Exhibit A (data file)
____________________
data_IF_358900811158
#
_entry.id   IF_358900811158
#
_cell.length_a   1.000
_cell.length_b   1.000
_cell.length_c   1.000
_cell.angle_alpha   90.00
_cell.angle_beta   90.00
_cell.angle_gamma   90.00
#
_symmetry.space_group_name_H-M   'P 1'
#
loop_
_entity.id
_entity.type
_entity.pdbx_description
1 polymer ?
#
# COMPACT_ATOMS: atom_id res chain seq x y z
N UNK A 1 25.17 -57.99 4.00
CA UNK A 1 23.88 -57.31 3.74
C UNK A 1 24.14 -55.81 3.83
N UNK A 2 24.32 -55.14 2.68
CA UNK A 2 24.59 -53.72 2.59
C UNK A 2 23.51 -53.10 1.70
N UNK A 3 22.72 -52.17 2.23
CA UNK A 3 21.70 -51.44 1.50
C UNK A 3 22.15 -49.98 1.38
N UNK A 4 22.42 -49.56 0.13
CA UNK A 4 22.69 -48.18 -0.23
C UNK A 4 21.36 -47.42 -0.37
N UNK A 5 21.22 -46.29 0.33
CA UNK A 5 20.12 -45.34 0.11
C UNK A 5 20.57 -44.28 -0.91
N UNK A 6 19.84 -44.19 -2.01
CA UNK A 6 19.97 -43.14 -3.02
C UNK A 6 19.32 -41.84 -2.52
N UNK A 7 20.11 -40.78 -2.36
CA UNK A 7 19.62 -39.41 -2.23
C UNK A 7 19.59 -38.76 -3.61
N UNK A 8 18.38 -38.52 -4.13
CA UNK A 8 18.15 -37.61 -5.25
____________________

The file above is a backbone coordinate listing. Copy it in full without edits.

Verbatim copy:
data_IF_358900811158
#
_entry.id   IF_358900811158
#
_cell.length_a   1.000
_cell.length_b   1.000
_cell.length_c   1.000
_cell.angle_alpha   90.00
_cell.angle_beta   90.00
_cell.angle_gamma   90.00
#
_symmetry.space_group_name_H-M   'P 1'
#
loop_
_entity.id
_entity.type
_entity.pdbx_description
1 polymer ?
#
# COMPACT_ATOMS: atom_id res chain seq x y z
N UNK A 1 25.17 -57.99 4.00
CA UNK A 1 23.88 -57.31 3.74
C UNK A 1 24.14 -55.81 3.83
N UNK A 2 24.32 -55.14 2.68
CA UNK A 2 24.59 -53.72 2.59
C UNK A 2 23.51 -53.10 1.70
N UNK A 3 22.72 -52.17 2.23
CA UNK A 3 21.70 -51.44 1.50
C UNK A 3 22.15 -49.98 1.38
N UNK A 4 22.42 -49.56 0.13
CA UNK A 4 22.69 -48.18 -0.23
C UNK A 4 21.36 -47.42 -0.37
N UNK A 5 21.22 -46.29 0.33
CA UNK A 5 20.12 -45.34 0.11
C UNK A 5 20.57 -44.28 -0.91
N UNK A 6 19.84 -44.19 -2.01
CA UNK A 6 19.97 -43.14 -3.02
C UNK A 6 19.32 -41.84 -2.52
N UNK A 7 20.11 -40.78 -2.36
CA UNK A 7 19.62 -39.41 -2.23
C UNK A 7 19.59 -38.76 -3.61
N UNK A 8 18.38 -38.52 -4.13
CA UNK A 8 18.15 -37.61 -5.25